Executive Coaching: Case-study 3

The Finance Director of a large pharmaceutical company sought coaching after receiving some very negative feedback via an internal 360 degree feedback process. While his intellect and his technical skills were greatly respected, his interpersonal behaviour had come in for criticism from several colleagues. In particular, he was perceived as handling stress badly and becoming abrasive - even aggressive - with his team members and other more junior staff, when under pressure. His PA had recently requested a transfer after he had shouted at her in front of other support staff.

The coach experienced the FD as a highly-intelligent and fundamentally decent individual who struggled with a low level of self-awareness and poor self-control when stressed. In the first coaching sessions, the client expressed a strong mixture of emotions, including shame, embarrassment and anger. He recognised that his behaviour was unacceptable yet still tended to place the blame on external factors and other people.

The coach concentrated initially on building rapport and trust with this client, making it clear that she understood the good intentions that lay beneath his negative behaviour while consistently reminding him that his behaviour had to change. An early 3-way meeting with the CEO helped furnish the coach with clear instances of the FD's problematic conduct as well as examples of his very real strengths.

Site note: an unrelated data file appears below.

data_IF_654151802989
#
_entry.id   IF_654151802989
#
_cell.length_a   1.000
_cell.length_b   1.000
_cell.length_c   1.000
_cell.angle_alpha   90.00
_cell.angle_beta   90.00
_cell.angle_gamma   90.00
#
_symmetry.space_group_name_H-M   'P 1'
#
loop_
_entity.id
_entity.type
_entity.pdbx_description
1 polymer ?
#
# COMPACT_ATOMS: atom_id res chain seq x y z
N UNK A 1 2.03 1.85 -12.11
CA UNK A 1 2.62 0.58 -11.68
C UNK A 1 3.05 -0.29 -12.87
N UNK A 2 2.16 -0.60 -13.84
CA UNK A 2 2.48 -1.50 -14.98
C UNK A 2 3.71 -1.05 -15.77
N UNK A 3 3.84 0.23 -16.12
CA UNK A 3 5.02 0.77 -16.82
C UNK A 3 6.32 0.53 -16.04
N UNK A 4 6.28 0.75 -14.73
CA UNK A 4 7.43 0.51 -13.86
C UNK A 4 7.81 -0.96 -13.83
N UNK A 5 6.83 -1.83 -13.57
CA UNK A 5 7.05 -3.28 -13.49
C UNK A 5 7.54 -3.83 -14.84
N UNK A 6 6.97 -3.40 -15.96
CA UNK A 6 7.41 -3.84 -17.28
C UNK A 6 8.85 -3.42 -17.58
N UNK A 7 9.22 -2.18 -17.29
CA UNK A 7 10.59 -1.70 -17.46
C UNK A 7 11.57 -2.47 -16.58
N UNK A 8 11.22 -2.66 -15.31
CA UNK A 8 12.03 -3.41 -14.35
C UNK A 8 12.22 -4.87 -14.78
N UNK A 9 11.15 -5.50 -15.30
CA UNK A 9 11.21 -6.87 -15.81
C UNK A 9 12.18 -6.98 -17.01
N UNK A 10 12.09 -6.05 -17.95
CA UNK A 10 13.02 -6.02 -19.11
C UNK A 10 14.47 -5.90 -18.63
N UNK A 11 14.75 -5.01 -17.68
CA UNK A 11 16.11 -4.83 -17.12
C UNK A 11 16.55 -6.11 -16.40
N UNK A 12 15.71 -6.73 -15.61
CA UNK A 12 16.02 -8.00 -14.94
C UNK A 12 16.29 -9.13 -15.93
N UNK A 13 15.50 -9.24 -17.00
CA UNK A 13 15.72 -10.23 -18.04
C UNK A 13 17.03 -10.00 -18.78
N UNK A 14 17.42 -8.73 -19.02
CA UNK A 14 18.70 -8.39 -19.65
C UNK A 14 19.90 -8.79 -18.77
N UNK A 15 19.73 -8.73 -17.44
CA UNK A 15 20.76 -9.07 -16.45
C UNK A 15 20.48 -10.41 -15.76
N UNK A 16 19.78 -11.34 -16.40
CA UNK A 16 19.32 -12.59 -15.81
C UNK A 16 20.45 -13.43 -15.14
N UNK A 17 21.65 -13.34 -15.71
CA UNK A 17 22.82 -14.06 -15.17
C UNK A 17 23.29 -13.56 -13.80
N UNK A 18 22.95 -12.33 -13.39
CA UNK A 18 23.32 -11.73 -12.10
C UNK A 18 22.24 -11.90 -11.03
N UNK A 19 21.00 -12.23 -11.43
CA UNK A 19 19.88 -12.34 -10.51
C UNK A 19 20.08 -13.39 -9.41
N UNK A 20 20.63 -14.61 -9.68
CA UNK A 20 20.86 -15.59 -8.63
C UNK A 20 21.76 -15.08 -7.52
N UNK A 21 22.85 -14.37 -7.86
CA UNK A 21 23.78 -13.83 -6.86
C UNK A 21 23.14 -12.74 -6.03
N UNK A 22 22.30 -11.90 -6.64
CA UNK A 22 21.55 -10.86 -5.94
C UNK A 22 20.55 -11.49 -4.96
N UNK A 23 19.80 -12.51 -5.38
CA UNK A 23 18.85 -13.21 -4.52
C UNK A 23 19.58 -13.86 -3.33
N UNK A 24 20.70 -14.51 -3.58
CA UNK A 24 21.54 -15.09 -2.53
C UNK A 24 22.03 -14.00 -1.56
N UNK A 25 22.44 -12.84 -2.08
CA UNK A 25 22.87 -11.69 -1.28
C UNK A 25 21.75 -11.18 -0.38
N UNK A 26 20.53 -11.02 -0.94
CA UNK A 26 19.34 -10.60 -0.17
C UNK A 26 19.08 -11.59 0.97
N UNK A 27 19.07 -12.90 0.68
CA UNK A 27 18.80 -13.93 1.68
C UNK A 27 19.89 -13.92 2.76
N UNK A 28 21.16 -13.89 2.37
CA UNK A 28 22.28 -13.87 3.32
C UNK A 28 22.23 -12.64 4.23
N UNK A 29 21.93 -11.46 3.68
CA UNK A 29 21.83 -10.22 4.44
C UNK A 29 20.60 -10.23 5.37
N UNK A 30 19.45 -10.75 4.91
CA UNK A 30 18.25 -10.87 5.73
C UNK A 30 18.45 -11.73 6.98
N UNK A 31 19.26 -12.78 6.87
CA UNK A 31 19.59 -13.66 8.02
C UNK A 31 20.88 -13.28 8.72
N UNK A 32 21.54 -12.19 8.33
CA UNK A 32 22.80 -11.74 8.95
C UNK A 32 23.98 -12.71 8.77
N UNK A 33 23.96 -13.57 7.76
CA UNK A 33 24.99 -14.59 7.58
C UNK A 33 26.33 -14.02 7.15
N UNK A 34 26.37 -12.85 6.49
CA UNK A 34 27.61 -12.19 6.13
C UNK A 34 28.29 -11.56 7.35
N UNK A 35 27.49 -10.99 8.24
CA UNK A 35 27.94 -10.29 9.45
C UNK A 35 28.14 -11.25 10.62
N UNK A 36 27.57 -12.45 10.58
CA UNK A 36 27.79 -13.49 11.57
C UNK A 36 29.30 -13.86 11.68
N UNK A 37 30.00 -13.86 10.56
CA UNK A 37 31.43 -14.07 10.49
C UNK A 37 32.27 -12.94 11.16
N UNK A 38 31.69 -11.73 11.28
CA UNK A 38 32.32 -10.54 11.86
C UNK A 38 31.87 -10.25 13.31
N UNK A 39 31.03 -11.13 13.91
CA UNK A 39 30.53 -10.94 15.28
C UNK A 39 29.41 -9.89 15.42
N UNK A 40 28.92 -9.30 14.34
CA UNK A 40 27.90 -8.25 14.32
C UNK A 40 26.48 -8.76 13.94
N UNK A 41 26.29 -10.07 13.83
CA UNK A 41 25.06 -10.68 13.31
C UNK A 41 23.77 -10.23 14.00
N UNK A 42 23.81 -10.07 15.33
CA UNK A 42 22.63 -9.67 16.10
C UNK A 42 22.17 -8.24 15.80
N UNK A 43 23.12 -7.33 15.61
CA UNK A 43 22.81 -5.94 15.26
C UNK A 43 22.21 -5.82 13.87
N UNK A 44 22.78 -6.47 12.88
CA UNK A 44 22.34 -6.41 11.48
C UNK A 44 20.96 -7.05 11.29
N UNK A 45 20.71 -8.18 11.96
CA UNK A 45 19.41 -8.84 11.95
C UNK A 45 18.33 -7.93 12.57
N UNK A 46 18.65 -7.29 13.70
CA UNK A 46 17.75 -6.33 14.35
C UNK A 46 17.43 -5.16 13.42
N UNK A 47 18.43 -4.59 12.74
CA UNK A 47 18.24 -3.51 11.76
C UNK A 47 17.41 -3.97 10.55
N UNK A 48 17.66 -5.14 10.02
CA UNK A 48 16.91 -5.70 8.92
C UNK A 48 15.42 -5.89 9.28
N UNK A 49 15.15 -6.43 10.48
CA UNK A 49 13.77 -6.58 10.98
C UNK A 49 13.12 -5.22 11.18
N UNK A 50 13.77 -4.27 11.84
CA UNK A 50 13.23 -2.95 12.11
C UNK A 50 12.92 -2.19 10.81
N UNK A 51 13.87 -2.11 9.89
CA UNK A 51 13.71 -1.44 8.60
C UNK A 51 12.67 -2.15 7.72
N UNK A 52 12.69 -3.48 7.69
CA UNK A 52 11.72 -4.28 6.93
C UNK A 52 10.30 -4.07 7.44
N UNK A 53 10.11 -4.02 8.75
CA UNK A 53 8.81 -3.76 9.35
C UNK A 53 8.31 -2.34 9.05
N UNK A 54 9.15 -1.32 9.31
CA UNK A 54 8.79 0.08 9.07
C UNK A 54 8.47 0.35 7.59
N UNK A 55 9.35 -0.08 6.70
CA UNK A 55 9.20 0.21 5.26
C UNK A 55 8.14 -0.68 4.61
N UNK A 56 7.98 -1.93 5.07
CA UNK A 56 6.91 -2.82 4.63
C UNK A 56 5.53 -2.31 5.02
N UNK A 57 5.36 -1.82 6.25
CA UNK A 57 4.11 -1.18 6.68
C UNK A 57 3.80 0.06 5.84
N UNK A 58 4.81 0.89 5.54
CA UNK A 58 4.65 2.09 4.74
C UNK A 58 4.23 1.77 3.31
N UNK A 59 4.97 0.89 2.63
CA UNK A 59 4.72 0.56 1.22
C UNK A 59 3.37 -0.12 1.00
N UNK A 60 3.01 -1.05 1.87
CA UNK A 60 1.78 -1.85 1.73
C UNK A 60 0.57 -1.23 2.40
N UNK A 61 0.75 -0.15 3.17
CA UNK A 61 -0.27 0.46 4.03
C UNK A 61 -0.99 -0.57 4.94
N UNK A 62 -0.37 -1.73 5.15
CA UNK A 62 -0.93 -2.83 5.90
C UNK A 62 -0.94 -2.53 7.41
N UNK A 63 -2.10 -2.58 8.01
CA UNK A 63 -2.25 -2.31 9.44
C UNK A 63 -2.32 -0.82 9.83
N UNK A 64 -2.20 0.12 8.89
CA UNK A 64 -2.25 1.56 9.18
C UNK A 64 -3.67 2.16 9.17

The coach used the Myers-Briggs Type Indicator® as a rapid and affirming route to increasing this individual's self-awareness. She also looked for possible links between his aggressive behaviour and past situations. It emerged that he had been bullied by his older brother and that early in his career he had worked for a boss who was prone to bullying outbursts. At some level he had identified with these negative role-models and found himself behaving in the same way under stress. A recent reorganisation in the company had put him under particular pressure and had lead to the deterioration in his usual levels of self-control.

The coach and client then examined in detail what was most likely to trigger his inappropriate behaviour. Once these factors had been clearly identified, his coach was able to help him generate and practice strategies for controlling his negative feelings before they were expressed. For example, he began to prepare for difficult meetings by visualising himself reacting calmly and professionally to what might feel like a provocative challenge. If all else failed, he would excuse himself, leave the room and go for a walk for a few minutes in order to calm down. On the occasions when he still became angry, he would take responsibility and apologise afterwards to those affected.

Over a 9-month period, the FD became much more successful at managing himself and his emotions. His outbursts became first less frequent and then a thing of the past. With the coach's encouragement he began to invest more time and effort into building effective relationships with his staff. When the 360 was repeated one year after the survey that had triggered the coaching, his scores had significantly improved in all areas relating to leadership of people.